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Mediterranean Vacation: Lost Landscapes

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The Mediterranean Sea offers more than a few beguiling aspects these days (as witnessed by the photo at left), attracting tourists in their thousands during the cold months farther north. All seems familiar, and even routine, about their vacations. But things were not always so; RT doesn’t have to venture as far as New Zealand or Madagascar to encounter the exotic in landscape and wildlife.

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Imagine, if you will, a very different Mediterranean. We have been transported back almost six million years. The Strait of Gibraltar has closed tight. Within a thousand years of this closing, the entire Mediterranean has almost completely evaporated, leaving behind huge salt and gypsum deposits and a few brine lakes, filled with Dead Sea-like water. The exposed sea-bed lies 2-3 miles below that era’s sea-level. The air pressure on the abyssal plain hovers at 1.7 times the air pressure at sea-level today.

Things are hot and dry: 176° F at the lowest levels and rainfall, if any, is extremely sparse. Little, of course, could survive in this inferno.

On the other hand, the desiccated basin did support life at higher altitudes. Following great rivers such as the Nile, antelopes, elephants, and hippopotamuses all migrated into the basin, eventually reaching highlands that subsequently were turned into islands by flooding: Malta, Cyprus, and Sicily. At this point, the various species underwent insular dwarfism, resulting, for instance, in the Cyprus Dwarf Elephant, which weighted about 200 kg. (or 2% of its 10,000 kg. ancestors) and is believed to have survived until about 11,000 years ago.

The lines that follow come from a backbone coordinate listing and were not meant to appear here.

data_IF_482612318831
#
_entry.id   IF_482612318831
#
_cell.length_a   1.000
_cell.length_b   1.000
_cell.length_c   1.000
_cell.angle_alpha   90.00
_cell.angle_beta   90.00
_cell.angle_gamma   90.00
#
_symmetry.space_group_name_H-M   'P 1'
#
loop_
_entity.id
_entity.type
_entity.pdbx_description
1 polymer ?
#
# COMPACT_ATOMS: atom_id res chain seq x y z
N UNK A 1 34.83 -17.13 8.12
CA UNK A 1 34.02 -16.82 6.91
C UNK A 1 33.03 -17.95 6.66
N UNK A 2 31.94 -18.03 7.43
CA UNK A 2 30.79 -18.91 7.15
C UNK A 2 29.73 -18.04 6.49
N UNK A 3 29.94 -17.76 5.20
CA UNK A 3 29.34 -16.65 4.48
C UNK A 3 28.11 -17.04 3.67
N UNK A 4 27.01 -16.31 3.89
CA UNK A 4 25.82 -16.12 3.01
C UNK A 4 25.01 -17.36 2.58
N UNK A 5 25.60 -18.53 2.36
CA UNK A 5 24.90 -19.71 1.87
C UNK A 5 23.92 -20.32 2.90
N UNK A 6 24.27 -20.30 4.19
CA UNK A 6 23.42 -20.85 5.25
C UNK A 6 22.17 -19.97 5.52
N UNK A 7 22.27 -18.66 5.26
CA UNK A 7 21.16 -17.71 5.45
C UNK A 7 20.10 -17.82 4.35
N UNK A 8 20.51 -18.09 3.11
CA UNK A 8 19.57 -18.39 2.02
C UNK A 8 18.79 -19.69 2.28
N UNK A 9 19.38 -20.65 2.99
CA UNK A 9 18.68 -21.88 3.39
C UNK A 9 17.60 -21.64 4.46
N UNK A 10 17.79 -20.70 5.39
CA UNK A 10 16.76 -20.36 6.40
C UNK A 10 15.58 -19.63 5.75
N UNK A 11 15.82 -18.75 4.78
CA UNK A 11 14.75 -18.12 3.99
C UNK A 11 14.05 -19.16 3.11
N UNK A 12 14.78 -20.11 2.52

Other species included the Cretan Dwarf Deer (Candiacervus), the Sardinian Dhole (a dog-like animal), and a dwarf owl.

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All of this lasted only about half a million years. The Zanclean Flood, a gigantic inundation resulting from the sudden reopening of the Gibraltar strait, flooded the Mediterranean Basin, raising the water level at about 30 ft. a day. But readers should not assume that the reflooding straits took the form of a huge waterfall–the channel carved by the ocean waters was gradual, looking more like a river.

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And that’s it for the latest Lost Landscapes post…perhaps our next voyage will take us to South America…   RT

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Images: photo at topStrait of Gibraltar, Manfred Werner (photographer), Tsui (user); topogr map at right, Roger Pibernat. Both images: WikiCmns, CC 3.0 Unported, attrib-share alike. Bottom photo: Skeleton of Cretan Dwarf Elephant, Peter Maas, WikiCmns; CC 2.5 Attrib-Share Alike.

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  1. December 11, 2012 at 7:52 pm
  2. September 22, 2013 at 2:57 am
  3. October 7, 2013 at 5:21 am

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